Major News Site Warns ChatGPT Is Inaccurate, Announces Plans to Use It Anyway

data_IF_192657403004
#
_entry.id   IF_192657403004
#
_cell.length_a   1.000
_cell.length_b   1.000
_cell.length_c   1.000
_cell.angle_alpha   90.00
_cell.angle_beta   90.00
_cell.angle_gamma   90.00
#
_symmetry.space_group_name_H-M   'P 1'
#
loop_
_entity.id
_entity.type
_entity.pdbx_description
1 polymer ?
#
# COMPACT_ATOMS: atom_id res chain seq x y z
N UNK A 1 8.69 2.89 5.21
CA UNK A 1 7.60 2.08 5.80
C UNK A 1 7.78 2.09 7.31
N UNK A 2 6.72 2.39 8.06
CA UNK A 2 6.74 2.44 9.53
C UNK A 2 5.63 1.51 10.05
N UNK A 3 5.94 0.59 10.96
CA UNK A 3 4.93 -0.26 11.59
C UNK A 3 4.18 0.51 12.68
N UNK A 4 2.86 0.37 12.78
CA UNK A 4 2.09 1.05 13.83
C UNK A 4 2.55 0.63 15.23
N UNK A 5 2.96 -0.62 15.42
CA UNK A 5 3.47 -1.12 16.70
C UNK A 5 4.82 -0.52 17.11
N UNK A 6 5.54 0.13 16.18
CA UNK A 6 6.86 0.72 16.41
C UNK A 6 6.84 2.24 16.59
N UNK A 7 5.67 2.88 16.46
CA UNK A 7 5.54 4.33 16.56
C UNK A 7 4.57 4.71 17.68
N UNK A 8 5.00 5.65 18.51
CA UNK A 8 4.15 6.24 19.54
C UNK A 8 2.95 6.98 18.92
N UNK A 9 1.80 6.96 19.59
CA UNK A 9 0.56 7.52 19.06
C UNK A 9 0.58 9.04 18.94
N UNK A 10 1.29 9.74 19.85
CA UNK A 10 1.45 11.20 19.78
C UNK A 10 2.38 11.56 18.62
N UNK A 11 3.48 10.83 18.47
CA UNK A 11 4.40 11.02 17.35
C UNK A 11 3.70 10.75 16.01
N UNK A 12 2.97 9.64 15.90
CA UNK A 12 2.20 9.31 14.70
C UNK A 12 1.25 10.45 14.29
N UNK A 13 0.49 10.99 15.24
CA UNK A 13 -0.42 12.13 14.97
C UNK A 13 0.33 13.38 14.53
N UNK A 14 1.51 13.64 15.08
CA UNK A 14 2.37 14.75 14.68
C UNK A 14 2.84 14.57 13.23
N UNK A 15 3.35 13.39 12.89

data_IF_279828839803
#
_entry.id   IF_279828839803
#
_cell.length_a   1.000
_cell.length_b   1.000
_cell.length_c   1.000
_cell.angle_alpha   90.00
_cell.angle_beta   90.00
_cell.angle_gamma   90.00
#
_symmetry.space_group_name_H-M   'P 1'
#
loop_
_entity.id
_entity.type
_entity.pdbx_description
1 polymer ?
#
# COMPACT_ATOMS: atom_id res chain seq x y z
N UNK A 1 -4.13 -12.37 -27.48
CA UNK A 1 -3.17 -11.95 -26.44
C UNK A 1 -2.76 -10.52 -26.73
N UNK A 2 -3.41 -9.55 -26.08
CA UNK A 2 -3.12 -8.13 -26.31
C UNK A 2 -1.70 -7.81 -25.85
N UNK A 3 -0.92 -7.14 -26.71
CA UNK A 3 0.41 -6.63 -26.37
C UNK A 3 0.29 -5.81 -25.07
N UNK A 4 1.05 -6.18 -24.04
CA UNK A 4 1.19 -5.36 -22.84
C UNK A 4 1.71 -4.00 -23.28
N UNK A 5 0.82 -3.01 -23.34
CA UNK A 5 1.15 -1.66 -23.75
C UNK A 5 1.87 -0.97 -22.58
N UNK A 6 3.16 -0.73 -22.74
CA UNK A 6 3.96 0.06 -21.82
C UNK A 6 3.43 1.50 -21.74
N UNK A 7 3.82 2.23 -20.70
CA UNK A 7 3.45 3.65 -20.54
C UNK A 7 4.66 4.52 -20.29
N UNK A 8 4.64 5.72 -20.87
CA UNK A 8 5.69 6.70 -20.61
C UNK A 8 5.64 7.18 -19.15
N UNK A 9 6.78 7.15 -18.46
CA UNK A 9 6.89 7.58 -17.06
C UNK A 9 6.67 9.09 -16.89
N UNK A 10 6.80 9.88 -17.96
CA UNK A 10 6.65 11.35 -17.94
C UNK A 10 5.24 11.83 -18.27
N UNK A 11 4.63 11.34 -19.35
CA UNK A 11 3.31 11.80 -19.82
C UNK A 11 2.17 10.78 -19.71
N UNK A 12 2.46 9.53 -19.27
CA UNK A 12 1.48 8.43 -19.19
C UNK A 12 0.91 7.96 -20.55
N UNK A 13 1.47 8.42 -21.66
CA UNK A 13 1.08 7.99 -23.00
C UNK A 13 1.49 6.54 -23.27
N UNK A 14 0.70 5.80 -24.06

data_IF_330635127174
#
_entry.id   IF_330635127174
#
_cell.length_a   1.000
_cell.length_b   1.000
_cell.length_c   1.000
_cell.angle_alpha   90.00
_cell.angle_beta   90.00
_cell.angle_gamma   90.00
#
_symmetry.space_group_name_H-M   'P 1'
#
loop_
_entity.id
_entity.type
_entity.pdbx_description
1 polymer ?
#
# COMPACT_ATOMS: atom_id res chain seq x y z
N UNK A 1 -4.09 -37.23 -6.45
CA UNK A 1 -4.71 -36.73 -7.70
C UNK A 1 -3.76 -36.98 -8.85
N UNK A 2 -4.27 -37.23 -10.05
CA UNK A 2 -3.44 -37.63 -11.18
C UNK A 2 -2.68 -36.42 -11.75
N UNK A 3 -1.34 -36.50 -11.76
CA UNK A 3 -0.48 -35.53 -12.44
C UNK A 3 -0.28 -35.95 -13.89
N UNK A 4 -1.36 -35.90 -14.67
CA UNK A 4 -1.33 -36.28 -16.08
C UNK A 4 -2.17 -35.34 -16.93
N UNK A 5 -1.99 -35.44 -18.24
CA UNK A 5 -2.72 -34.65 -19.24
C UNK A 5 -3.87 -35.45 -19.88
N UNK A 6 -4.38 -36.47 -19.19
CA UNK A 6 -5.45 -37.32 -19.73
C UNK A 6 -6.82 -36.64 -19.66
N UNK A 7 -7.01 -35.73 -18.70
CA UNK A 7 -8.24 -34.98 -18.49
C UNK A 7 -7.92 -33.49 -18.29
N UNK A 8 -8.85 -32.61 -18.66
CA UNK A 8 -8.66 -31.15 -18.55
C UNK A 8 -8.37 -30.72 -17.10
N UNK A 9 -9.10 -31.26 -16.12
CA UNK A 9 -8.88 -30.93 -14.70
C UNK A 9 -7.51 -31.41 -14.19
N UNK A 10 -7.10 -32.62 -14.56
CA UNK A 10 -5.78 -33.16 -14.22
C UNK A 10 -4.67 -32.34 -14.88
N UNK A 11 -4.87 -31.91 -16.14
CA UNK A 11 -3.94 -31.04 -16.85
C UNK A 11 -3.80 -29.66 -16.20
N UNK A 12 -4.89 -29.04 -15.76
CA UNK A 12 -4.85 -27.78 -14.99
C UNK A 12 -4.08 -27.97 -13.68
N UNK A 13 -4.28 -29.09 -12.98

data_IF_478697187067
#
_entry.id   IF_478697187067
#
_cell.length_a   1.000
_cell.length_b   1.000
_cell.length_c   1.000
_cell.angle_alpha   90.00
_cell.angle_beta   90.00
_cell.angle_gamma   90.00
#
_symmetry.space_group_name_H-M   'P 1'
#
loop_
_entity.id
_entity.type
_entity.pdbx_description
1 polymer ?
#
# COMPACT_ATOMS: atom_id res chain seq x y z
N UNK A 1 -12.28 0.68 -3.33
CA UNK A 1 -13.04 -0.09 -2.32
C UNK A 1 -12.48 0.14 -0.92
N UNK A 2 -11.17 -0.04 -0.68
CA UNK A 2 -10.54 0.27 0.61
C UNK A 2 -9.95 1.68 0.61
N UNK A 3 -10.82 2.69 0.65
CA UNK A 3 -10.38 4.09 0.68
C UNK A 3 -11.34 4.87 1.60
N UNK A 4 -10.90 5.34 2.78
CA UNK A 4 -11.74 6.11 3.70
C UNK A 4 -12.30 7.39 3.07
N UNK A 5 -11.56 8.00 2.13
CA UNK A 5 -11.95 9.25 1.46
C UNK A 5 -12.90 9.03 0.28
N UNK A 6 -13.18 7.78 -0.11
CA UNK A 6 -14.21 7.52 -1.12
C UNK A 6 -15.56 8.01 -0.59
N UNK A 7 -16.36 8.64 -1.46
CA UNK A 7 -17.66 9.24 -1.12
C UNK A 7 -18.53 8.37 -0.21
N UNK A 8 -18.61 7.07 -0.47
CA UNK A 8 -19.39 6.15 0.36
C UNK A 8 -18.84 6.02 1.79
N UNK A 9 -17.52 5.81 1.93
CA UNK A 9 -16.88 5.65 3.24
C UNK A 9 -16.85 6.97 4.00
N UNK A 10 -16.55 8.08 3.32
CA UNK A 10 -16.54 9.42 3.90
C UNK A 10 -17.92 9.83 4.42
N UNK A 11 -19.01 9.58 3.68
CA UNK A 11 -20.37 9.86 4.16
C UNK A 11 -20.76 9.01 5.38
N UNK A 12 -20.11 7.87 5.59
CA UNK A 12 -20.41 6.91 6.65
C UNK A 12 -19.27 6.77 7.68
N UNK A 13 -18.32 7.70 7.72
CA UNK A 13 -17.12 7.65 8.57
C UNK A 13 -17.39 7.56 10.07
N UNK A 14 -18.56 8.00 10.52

Insider has given its reporters the green light to use OpenAI’s ChatGPT for its reporting, as long as they don’t plagiarize or misconstrue any facts in the process — while acknowledging, strangely, that ChatGPT has been known to both plagiarize and fabricate. “AI at Insider: We can use it to make us faster and better,” reads the subject line of an internal email to employees from Insider’s global editor-in-chief Nich Carlson, screenshots of which were shared to Twitter by Semafor media reporter Max Tani. “It can be our ‘bicycle of the mind.'” Per his email, Carlson is clearly a big supporter of the tech, telling his employees that the bot can be used for tasks ranging from background research to generating SEO-friendly metadata and headlines to generating article outlines and defeating writer’s block and more — his “bicycle of the mind” metaphor presumably arguing that ChatGPT is really just a helpful tool for getting from point A to point B faster. “I’ve spent many hours working with ChatGPT, and I can already tell having access to it is going to make me a better global editor-in-chief for Insider,” Carlson wrote in the email. “My takeaway after a fair amount of experimentation with ChatGPT is that generative AI can make all of you better editors, reporters, and producers, too.” And yet, despite the editor’s apparent enthusiasm, the green light to incorporate AI-generated text into day-to-day workflow was drenched with warnings and caveats about AI-generated pitfalls. In a lengthy note to staff this…Major News Site Warns ChatGPT Is Inaccurate, Announces Plans to Use It Anyway

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